I am surrounded by madness. It seems like everyone on the planet is scurrying to find an apartment. My phone doesn't stop
ringing, the requests for help land in my inbox like pouring rain during a thunderstorm, and those lucky enough to have my
cell number have resorted to texting me messages like "Do you think its realistic to be looking for a one bedroom in a doorman
building in the Flatiron District for less than $3,000 per month?"
I find myself being as much of an advisor as I do someone who matches a person or persons to the right apartment. People never,
and I mean, never have an accurate idea of the real rental price of an apartment.
"I saw 20 one bedroom apartments priced below $2500 on the Upper West Side," one woman insisted.
"Did you actually walk into those 20 apartments?"
"No, they were online."
People trust the wrong source and therein lies the problem. They rely on misleading information found randomly in online ads
to gauge the rental market.
Almost 95% of anything anyone sees online is misleading. Maybe 5% of the ads one stumbles upon online are real. The rest are
intentional baits. Come-ons. Hype. Lies. Garbage. Some are merely left over ads for apartments that are already rented. Sadly
it means that anyone looking for an apartment (even someone who has rented in the city before) will have an 'ouch' moment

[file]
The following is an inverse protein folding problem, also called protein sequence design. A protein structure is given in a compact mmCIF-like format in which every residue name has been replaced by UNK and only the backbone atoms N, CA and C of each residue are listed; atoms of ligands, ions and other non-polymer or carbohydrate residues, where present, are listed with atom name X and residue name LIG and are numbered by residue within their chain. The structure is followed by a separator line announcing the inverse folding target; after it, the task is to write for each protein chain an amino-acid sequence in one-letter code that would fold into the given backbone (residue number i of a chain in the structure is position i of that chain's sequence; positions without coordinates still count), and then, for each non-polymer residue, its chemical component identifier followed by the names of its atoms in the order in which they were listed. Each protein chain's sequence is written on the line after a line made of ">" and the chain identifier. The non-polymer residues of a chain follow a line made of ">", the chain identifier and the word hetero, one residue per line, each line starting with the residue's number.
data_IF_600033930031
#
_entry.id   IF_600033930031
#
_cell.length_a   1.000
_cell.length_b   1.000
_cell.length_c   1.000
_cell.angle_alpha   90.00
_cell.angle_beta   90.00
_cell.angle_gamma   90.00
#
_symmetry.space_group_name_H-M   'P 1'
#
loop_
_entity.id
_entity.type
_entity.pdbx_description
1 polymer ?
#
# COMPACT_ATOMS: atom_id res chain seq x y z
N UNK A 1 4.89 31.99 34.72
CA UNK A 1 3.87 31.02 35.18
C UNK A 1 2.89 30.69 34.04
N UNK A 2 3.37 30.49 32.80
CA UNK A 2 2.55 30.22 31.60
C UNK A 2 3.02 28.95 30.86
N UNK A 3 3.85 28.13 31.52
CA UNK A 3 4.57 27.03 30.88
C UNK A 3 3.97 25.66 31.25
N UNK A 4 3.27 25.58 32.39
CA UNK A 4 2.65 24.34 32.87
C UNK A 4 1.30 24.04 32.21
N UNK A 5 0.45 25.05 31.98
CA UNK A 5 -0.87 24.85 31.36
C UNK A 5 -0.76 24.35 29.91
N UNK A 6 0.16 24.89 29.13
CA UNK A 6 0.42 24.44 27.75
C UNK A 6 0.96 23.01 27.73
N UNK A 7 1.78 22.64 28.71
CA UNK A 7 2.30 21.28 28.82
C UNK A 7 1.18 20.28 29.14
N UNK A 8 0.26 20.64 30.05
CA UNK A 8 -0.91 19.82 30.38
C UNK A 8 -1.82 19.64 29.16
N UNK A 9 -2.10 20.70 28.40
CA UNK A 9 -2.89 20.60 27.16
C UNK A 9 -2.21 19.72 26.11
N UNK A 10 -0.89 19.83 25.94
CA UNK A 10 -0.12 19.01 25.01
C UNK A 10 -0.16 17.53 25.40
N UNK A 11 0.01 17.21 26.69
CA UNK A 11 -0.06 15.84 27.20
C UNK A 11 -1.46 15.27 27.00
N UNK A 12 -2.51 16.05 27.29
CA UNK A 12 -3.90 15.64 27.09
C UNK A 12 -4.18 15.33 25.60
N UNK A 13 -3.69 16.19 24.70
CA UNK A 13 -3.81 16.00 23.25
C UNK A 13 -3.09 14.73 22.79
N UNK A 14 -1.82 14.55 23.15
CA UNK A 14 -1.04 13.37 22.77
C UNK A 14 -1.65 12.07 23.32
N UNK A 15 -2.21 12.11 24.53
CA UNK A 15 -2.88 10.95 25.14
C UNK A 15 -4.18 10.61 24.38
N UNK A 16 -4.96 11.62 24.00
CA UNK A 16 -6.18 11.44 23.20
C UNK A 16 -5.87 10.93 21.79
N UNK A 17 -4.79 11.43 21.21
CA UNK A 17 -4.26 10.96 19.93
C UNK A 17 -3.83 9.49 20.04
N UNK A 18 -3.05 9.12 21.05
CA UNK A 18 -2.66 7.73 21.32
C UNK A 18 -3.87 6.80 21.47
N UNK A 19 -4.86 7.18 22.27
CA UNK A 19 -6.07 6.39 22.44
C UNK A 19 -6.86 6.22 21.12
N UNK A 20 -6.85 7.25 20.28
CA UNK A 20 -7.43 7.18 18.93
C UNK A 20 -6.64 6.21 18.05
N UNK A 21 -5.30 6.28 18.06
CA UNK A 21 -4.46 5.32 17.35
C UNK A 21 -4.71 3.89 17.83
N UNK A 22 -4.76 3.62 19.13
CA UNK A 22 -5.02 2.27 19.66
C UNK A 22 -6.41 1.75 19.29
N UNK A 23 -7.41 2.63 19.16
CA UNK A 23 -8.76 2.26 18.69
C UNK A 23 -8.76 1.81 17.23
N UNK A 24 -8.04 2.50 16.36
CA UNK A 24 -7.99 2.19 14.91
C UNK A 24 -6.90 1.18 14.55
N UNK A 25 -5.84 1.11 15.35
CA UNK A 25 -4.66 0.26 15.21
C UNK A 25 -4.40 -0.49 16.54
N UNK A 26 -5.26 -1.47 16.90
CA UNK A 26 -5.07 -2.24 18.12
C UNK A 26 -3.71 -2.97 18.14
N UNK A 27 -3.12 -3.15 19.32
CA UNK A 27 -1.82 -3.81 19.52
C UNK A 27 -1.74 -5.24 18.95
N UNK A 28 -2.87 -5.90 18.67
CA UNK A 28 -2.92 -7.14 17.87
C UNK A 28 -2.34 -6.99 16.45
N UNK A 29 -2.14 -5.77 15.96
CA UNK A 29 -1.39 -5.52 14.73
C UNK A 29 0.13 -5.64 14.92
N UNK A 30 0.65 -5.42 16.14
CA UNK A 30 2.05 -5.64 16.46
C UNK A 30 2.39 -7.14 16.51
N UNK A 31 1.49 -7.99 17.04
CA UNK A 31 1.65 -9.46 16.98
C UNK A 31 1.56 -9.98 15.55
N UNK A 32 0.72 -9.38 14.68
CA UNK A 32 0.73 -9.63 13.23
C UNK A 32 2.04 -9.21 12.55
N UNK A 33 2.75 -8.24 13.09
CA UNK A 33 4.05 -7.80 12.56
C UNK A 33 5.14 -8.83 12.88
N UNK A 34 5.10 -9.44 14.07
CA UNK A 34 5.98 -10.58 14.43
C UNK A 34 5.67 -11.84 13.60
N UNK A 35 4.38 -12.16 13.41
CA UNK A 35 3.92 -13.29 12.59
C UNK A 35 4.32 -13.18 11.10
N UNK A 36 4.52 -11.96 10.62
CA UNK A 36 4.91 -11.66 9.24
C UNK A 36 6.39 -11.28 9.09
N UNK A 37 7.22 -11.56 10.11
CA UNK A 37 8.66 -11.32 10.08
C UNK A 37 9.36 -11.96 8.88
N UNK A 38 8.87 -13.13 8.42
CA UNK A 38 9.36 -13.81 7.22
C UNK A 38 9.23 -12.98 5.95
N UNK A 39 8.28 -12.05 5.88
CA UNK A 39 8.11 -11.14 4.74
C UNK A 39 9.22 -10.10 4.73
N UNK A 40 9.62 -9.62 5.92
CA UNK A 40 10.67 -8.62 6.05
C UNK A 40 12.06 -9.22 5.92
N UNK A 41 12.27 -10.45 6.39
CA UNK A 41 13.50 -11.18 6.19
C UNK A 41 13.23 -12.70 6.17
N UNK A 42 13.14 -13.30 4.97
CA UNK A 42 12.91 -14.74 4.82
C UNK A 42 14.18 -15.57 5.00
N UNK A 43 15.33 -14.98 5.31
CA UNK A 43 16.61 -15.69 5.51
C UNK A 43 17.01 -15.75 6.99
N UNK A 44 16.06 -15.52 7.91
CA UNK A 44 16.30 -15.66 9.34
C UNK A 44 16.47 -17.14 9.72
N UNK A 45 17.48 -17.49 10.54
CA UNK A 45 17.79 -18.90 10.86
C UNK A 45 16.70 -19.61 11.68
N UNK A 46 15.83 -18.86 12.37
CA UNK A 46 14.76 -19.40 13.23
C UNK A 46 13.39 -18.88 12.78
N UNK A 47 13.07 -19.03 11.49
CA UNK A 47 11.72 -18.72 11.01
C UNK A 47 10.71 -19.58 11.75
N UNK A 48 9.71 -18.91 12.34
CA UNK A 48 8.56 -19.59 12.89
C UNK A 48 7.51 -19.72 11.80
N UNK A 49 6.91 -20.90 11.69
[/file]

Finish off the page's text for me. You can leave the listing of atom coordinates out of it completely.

when they realize what the truth is.
It will always cost a little more than you think and if a person's budget isn't expandable it means that person will have
to be open to a different neighborhood.
For my AptStar Program I have to weed out people whose expectations are completely in the Land of Oz. I don't have an apartment
making factory in the back room (although at times I certainly wish I did).
I just spent an exhausting week finding the perfect apartment for 4 different clients. And each one was incredibly happy with
"I love this building. I love this apartment," a first time renter squealed into the phone just before applying for the second
apartment he saw on his search day.
It may have cost him an extra $150 than what he wanted to spend as his initial max rental amount but he saved over $7,100
in broker fees -- meaning he's actually saving money when it's amortized during the course of the rental period.
So in the end the apartment cost him $500 less per month than it would have cost him had he done it any other way.
My day has begun. Its beautiful today. Seventy degress and sunny. My phone is ringing, my inbox is full, and I have text messages
to return. New clients want their apartments and I'm going to find the perfect one for each of them.
Rental season is so here. If you're one of the many searching for a new apartment this summer, slow down, and breathe, it's
going to be okay.